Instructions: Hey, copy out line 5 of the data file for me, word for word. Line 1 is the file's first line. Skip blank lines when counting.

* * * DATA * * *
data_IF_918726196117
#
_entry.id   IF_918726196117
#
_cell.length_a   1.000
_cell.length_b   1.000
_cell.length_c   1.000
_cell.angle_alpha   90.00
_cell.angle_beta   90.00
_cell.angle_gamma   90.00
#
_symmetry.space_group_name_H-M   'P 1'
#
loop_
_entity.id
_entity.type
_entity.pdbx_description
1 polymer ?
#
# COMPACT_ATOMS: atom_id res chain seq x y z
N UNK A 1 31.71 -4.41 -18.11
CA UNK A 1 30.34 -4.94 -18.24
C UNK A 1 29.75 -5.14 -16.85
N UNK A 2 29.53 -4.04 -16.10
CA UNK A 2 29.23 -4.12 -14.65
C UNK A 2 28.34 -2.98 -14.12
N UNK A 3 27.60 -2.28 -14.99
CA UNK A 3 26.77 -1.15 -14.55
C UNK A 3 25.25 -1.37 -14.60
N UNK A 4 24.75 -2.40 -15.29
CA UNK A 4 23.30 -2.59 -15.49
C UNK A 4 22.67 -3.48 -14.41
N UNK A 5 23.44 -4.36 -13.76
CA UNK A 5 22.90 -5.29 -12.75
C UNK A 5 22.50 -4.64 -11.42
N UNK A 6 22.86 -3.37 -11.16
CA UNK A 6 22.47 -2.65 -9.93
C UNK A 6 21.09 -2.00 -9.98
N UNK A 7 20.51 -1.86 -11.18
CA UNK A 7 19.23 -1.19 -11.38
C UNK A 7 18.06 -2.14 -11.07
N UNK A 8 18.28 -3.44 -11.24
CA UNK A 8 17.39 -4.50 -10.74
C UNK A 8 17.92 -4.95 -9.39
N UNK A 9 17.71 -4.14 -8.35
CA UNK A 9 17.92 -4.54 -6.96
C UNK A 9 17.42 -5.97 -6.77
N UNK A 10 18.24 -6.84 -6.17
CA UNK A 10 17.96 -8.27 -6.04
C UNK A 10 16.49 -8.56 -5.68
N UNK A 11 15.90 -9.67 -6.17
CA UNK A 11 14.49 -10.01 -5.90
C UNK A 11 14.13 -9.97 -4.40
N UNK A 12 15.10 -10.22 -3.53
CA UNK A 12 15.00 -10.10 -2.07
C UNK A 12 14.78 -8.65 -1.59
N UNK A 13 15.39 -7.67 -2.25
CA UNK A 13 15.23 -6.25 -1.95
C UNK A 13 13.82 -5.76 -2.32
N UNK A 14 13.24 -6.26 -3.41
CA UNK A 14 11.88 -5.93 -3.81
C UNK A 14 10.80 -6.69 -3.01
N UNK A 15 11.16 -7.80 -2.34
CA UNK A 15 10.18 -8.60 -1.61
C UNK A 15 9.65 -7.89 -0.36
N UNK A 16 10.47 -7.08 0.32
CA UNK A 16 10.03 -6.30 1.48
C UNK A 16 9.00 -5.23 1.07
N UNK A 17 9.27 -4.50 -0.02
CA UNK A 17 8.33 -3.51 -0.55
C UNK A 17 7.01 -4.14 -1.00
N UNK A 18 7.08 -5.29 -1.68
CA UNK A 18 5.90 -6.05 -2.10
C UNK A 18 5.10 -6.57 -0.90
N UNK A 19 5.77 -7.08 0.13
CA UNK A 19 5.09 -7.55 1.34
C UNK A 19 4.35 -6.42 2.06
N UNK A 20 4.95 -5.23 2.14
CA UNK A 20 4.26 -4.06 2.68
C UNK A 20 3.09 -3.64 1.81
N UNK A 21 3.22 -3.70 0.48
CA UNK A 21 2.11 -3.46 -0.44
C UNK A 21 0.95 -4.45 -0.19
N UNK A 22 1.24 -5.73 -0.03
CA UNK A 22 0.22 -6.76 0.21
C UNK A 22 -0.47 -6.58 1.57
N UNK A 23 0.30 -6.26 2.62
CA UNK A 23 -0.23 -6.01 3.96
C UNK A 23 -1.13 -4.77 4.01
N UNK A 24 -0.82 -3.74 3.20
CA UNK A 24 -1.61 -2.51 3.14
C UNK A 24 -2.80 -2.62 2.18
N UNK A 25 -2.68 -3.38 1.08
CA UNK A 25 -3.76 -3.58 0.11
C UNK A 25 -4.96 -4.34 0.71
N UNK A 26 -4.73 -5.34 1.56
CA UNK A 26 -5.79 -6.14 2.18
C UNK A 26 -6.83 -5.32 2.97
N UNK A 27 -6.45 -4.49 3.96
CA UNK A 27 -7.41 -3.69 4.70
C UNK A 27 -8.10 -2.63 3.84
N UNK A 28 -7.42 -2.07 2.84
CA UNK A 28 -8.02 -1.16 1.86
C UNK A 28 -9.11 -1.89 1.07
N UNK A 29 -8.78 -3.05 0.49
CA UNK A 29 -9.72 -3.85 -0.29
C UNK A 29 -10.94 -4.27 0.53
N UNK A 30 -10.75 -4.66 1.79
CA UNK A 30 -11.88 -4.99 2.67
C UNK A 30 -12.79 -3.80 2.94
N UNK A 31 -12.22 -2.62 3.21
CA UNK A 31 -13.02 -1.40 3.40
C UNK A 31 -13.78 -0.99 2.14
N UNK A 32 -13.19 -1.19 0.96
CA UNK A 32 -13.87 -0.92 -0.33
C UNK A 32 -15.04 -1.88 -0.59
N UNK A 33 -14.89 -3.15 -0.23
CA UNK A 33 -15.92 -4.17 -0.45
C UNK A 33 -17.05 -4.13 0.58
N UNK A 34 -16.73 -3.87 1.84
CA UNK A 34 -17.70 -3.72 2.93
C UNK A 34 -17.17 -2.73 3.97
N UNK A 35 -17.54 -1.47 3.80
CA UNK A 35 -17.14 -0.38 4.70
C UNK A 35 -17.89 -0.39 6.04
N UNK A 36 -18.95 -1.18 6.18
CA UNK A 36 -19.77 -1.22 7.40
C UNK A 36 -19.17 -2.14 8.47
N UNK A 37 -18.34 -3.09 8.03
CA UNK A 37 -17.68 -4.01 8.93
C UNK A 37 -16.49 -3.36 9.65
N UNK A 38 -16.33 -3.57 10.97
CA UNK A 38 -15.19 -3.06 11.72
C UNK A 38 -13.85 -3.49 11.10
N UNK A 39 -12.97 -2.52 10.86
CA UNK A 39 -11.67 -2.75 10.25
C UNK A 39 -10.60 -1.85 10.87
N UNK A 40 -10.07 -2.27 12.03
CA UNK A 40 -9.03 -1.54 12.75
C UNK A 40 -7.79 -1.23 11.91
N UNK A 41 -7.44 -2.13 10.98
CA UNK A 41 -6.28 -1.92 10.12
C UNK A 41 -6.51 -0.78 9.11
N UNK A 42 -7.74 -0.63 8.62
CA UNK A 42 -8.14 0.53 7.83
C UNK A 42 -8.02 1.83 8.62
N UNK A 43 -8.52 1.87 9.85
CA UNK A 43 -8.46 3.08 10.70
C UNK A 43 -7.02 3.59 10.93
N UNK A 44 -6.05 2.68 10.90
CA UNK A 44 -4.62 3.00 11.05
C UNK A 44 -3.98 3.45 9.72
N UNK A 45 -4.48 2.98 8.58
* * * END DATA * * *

_cell.length_a   1.000